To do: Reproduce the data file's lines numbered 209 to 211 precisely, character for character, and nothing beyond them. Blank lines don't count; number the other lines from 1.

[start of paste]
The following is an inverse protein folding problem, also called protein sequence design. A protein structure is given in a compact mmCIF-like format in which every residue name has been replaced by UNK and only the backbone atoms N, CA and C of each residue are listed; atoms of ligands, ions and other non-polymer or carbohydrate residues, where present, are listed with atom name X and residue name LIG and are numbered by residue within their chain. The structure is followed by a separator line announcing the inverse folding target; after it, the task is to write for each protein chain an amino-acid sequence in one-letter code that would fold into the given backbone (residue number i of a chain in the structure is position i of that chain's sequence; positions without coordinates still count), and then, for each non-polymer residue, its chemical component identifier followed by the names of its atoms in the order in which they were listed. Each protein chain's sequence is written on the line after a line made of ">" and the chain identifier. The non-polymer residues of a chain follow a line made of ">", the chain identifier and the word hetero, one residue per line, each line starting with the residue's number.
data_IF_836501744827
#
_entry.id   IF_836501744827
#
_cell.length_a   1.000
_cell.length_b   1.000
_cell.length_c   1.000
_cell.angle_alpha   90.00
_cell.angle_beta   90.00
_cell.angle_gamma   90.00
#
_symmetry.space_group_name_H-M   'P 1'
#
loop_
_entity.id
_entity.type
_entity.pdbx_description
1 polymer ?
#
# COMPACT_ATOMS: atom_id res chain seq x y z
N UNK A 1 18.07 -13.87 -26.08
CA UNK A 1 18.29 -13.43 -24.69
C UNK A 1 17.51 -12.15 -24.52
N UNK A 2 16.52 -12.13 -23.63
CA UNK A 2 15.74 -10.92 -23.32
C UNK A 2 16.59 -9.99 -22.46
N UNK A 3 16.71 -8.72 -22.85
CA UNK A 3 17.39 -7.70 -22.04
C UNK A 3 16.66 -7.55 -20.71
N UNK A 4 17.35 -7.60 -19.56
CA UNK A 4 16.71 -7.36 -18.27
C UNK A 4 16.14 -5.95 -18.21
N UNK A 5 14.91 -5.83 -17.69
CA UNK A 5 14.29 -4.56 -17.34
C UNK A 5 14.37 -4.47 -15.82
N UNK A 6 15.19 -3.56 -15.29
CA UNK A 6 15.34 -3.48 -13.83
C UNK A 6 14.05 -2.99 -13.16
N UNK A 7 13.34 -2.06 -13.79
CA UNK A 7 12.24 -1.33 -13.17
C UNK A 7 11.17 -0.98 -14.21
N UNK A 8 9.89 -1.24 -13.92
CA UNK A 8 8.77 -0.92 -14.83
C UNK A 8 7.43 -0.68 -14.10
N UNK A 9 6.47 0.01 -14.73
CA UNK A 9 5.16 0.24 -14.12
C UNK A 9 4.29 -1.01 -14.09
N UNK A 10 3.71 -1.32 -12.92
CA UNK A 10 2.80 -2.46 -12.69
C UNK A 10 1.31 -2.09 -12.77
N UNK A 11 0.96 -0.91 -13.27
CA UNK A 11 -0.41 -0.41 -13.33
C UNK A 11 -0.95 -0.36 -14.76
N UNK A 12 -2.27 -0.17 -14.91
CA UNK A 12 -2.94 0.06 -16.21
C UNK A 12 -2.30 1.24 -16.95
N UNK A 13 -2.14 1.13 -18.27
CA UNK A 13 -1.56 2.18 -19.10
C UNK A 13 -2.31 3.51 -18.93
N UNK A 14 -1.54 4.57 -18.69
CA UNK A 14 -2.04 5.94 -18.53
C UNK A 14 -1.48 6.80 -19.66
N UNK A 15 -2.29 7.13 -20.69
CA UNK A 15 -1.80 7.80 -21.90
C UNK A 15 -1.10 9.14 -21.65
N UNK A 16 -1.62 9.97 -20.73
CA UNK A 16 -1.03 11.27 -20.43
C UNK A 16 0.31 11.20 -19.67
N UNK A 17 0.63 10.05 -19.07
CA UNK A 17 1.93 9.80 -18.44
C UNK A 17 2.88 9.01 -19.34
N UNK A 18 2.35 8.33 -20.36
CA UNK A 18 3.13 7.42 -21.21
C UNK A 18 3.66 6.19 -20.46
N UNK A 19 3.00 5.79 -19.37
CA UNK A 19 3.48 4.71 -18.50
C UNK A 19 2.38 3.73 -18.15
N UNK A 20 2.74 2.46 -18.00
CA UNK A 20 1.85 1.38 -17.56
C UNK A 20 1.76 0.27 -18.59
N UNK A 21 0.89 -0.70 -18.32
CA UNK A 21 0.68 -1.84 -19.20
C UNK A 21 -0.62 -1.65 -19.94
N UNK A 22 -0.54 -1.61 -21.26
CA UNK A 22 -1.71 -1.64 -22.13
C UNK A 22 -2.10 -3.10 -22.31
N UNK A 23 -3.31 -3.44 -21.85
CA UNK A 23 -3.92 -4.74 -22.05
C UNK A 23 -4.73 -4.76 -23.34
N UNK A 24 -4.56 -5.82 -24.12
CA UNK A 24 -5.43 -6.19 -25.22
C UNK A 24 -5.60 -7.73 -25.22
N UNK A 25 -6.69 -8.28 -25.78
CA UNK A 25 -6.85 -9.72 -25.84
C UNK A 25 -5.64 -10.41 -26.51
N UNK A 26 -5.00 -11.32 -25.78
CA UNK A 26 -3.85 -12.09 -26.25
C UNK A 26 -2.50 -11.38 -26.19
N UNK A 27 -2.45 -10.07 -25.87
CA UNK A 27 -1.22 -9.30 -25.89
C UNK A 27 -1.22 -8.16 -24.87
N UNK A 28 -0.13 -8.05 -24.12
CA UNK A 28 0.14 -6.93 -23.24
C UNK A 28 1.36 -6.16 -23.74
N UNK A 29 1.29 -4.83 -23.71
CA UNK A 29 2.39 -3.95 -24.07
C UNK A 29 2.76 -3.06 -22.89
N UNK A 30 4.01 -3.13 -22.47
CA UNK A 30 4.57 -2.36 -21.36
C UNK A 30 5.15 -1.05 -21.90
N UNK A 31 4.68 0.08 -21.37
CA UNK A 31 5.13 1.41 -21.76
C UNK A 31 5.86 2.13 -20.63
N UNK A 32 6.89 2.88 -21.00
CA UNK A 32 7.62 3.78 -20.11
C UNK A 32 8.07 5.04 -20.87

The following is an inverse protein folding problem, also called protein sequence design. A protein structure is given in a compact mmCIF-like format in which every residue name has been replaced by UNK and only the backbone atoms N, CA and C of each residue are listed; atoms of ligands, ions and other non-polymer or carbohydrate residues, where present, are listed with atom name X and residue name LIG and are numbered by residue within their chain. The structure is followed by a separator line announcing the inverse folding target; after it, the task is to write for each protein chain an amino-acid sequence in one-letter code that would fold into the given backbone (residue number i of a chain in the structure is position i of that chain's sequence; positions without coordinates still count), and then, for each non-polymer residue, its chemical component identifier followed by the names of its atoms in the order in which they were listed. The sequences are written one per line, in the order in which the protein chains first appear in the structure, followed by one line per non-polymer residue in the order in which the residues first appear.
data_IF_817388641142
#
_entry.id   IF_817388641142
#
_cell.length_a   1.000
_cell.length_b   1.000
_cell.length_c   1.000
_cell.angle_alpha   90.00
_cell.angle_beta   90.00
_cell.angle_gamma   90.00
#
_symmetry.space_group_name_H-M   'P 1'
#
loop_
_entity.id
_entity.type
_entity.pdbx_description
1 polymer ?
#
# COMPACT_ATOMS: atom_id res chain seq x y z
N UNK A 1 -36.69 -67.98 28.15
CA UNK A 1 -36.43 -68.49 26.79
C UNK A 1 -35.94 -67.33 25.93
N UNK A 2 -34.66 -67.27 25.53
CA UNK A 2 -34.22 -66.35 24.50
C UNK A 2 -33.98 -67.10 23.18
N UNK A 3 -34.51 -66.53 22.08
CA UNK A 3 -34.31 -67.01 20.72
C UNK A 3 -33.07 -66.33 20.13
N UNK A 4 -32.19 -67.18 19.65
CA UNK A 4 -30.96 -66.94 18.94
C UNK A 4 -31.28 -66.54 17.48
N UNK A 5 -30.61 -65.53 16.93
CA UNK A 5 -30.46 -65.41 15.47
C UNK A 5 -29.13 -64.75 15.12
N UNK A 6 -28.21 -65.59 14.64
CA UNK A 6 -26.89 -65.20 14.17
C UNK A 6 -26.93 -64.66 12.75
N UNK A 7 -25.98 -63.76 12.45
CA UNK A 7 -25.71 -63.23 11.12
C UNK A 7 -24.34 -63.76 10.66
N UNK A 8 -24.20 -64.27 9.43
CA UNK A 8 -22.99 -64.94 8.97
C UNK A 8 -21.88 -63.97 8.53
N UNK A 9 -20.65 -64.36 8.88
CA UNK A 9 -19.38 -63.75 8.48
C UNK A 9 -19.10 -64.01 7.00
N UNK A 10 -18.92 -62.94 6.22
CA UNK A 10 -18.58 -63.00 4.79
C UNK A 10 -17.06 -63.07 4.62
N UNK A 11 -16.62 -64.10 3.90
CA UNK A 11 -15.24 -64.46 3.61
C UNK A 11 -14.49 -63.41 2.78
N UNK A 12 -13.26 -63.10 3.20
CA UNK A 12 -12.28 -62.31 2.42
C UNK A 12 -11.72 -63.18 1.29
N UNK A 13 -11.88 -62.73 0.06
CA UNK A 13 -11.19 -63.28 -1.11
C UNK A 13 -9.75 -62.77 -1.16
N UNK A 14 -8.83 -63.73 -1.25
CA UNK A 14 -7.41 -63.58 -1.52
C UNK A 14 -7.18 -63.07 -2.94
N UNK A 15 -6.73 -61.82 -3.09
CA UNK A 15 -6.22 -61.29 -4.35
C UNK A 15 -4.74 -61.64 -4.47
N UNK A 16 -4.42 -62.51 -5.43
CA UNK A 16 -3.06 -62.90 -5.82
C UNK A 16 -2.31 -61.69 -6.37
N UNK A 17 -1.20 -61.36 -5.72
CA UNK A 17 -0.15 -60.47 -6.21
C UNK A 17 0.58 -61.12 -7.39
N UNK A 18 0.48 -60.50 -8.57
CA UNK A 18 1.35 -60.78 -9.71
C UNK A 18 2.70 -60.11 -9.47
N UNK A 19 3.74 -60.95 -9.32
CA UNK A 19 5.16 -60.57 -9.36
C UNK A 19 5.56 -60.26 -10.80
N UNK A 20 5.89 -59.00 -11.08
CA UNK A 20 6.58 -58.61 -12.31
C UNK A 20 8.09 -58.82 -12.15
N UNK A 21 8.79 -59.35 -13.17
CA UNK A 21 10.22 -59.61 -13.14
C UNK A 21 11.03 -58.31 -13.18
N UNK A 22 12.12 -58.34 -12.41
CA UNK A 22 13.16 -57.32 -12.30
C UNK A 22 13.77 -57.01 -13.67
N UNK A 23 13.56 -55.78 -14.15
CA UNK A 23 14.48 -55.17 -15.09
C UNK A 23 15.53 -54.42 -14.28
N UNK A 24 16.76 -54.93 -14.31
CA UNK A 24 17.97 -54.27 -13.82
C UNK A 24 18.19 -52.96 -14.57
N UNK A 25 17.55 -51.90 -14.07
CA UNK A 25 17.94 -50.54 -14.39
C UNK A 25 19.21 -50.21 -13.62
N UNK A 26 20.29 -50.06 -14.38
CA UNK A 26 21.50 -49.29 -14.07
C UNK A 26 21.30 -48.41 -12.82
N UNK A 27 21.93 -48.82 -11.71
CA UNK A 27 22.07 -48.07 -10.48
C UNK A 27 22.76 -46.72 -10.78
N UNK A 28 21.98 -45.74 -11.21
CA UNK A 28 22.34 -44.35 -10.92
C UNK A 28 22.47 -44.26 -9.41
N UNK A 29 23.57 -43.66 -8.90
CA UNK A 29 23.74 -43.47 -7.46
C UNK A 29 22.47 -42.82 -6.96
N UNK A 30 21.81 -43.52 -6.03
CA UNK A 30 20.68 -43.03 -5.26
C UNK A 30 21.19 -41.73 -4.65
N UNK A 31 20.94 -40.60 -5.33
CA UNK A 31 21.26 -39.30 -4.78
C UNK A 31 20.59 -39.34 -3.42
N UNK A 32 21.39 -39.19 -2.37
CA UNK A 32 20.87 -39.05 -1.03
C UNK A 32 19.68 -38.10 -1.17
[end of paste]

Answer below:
CA UNK A 24 17.97 -54.27 -13.82
C UNK A 24 18.19 -52.96 -14.57
N UNK A 25 17.55 -51.90 -14.07